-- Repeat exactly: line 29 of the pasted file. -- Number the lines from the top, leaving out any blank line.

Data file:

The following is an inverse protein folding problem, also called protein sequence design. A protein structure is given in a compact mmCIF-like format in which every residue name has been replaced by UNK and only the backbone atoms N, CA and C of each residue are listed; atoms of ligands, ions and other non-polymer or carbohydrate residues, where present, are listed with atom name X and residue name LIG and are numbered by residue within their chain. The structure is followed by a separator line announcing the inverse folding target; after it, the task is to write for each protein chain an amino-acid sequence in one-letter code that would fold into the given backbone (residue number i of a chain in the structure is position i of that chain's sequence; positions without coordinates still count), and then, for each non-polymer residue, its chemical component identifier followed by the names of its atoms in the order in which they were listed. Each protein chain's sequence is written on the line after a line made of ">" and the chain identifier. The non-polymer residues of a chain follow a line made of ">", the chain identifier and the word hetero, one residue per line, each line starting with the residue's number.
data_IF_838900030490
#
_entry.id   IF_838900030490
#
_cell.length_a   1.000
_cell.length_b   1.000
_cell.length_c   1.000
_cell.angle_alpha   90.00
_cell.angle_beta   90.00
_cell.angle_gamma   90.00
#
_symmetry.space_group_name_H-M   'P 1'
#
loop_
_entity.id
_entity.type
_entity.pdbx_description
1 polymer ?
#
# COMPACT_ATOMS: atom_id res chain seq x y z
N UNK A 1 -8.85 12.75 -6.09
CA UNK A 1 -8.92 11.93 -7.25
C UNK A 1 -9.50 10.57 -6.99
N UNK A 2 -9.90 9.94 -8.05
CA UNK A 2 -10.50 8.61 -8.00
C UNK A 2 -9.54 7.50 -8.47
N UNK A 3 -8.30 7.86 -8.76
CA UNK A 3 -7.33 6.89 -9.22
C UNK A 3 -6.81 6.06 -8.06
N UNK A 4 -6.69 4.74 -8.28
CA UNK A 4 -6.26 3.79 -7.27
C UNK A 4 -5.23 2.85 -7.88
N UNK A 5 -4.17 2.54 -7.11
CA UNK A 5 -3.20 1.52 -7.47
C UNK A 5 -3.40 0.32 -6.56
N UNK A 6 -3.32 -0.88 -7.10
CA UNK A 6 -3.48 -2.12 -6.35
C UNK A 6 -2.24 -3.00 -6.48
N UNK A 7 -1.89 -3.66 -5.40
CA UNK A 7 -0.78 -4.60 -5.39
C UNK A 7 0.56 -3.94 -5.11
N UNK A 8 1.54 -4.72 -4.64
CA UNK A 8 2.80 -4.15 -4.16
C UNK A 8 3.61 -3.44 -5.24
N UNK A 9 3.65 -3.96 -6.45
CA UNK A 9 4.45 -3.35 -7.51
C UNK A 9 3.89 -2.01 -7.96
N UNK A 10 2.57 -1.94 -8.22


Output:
CA UNK A 3 -7.33 6.89 -9.22